At the start of a new year, many people resolve to make big changes – physically and emotionally - to improve health and happiness. Gyms, diet food companies and health food stores look forward to this time of year. So do publishing companies, offering a whole new crop of self-help books. Popular book titles include Get Out of Your Own Way and Be You, Only Better.

By mid-January, you may already be ignoring the self-improvement books, apps and exercise equipment received as holiday gifts.

The rubber exercise bands are dangling from the doorknob and the cardio tracker is practically flat-lining as you sit on the couch eating left-over holiday cookies and candy. One glance out of the window and your excuse of “it’s too cold/snowy/icy” to drive to the gym sends you back to the couch. It’s hard to keep the momentum going.

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Standing on the check-out line at the grocery store, we are bombarded with headlines blaring “Live Longer with Superfoods!” or “Celebrity New Year’s Resolutions” and “The Tricks to Staying Motivated.”

A popular theme a couple of years ago was to face your fears and improve your life by saying, “Yes!” to new ideas and challenges.

It takes a concentrated effort to actually make changes to your life. Marianne Power, a journalist in England, decided to try a different self-help book each month for one year. The idea was to see if she could face her fears, improve relationships and gain financial independence in one year. Of course she wrote and published a book about her self-help journey titled, Help Me!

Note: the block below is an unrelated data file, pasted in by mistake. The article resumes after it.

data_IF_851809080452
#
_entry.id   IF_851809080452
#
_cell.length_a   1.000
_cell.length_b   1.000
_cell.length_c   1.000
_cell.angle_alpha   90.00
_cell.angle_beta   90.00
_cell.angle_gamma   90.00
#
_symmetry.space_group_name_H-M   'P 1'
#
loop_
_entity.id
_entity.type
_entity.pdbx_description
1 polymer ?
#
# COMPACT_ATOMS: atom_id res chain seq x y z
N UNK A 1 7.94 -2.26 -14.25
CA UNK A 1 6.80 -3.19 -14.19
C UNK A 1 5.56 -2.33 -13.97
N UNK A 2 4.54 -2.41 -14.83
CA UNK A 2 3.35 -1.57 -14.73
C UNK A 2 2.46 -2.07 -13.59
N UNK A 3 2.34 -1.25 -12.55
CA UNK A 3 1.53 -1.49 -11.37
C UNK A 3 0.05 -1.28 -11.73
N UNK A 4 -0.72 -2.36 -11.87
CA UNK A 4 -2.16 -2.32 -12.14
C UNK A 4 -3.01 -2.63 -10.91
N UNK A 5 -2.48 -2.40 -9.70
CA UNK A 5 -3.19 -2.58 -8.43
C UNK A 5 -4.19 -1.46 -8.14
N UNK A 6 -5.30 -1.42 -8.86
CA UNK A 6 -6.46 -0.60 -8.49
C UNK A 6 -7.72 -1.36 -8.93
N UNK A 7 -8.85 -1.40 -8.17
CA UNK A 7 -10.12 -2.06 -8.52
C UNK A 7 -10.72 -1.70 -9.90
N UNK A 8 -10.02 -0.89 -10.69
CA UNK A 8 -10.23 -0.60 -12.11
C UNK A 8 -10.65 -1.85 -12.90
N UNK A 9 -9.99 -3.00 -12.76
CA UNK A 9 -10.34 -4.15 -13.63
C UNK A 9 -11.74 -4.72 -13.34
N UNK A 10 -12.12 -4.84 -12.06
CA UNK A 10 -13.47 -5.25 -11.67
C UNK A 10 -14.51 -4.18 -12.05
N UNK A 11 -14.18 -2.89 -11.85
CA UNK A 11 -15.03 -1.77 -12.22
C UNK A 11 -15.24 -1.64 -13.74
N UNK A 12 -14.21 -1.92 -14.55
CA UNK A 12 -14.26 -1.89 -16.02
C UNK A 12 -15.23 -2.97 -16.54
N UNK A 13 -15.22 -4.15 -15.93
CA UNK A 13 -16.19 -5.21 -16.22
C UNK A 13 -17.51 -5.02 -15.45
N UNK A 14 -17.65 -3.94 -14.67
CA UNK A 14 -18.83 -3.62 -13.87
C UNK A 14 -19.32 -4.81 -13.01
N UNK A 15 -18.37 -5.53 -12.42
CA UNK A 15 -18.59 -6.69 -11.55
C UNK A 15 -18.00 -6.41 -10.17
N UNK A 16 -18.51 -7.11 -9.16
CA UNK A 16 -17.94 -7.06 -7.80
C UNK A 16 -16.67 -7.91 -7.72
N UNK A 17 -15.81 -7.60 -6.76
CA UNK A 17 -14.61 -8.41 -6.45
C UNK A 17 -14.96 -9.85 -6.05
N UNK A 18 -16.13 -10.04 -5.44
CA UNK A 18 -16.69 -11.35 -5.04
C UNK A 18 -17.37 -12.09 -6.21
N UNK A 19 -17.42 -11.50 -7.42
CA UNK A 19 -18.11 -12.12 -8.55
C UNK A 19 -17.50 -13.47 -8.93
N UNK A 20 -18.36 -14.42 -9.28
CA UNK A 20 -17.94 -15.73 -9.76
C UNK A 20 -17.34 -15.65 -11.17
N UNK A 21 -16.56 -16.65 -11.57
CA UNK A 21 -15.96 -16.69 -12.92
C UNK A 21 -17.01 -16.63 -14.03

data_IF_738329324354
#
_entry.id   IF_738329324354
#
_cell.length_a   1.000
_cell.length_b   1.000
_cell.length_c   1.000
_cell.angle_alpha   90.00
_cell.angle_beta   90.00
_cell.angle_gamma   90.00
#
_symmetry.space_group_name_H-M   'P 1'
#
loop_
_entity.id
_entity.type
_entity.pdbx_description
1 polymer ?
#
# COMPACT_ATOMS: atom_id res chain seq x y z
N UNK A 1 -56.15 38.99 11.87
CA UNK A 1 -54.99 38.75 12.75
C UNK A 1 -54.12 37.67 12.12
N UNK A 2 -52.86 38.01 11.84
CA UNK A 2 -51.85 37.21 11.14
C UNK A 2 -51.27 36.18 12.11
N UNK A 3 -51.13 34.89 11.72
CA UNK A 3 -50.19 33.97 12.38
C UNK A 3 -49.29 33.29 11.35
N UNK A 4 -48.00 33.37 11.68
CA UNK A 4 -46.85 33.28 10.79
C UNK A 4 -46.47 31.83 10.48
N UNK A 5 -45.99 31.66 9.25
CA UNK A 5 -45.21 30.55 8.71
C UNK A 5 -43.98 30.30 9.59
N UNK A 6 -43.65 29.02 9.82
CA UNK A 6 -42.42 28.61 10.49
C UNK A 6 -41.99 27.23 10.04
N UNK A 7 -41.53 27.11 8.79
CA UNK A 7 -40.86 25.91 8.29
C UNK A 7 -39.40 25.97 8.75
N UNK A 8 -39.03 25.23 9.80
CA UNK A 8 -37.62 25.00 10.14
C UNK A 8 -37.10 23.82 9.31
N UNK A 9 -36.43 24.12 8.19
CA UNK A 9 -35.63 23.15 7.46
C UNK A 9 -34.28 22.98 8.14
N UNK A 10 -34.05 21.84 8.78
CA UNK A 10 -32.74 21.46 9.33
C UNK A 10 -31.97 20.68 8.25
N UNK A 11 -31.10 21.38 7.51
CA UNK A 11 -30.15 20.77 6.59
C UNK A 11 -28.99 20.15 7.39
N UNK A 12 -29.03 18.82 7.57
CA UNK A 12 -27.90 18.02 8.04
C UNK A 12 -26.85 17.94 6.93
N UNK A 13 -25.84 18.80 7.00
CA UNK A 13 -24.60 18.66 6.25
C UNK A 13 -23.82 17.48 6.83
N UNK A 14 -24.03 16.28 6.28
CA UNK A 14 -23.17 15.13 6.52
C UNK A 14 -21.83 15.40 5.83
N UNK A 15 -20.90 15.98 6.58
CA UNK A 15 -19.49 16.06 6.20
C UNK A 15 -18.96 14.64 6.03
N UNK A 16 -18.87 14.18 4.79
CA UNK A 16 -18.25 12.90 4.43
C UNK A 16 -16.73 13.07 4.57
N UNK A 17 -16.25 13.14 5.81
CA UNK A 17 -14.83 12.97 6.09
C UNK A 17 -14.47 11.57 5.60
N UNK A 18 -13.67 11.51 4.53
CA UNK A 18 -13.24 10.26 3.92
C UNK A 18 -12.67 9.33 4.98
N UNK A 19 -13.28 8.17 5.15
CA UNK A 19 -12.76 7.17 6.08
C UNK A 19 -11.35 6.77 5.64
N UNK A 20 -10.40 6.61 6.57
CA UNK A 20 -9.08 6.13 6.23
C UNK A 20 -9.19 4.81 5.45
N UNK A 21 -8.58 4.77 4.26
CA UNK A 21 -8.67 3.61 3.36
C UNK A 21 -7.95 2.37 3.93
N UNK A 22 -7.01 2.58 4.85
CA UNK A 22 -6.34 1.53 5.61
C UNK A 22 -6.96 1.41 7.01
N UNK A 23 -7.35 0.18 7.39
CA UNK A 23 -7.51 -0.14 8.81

When I was researching the concept of cold water swimming around the world for a previous column, I read about author Katja Pantzar. After moving to Finland, she noticed that men and women of all ages enjoyed swimming daily in icy water and bicycle riding in below freezing temperatures. She interviewed lots of ordinary Finnish citizens as well as experts in the field of health and wellness. She also learned more about the traditional Finnish concept of “Sisu” which translates into the overall attitude of grit, fortitude and perseverance.

The ancient concept of Sisu refers to the idea of determination and forward movement over uncomfortable or unlikely odds, turning challenges into triumphs. In her book, The Finnish Way: Finding Courage, Wellness and Happiness through the Power of Sisu, Katja embraced the national attitude of determination in everyday life in Finland. She became a devotee of cold water swimming and winter bicycling and realized the benefits of overall happiness and well-being all year round. Unlike the culture of immediate gratification and convenience that people in the U.S. take for granted, she admired the Finnish mindset of not taking the easy way. 
Activities seem more enjoyable after conquering the challenges. Finnish people put the concept of Sisu (tenacity, resilience and determination) into everyday practice. Here’s an old Finnish saying that sums up this national attitude: “Happiness does not come from searching for it, but by living.”

Another old Finnish proverb that you can put into practice is: “There are no shortcuts to any place worth going.” So if your plan for the new year is to eat healthier, exercise more, stay in touch with friends, watch less TV, read more books, try a new hobby, expand your social life, volunteer to help others, clean up your language, de-clutter your closets or learn a new skill just get started!  Step by step, little by little with an attitude adjustment of determination and the ability to enjoy the process along the way, you will be on the path to happiness and well-being in 2020!

Kim Kovach challenges adults to discover their inner writers in the winter session of Writer’s Inspiration on Tuesday mornings at the Pound Ridge Library starting January 14th.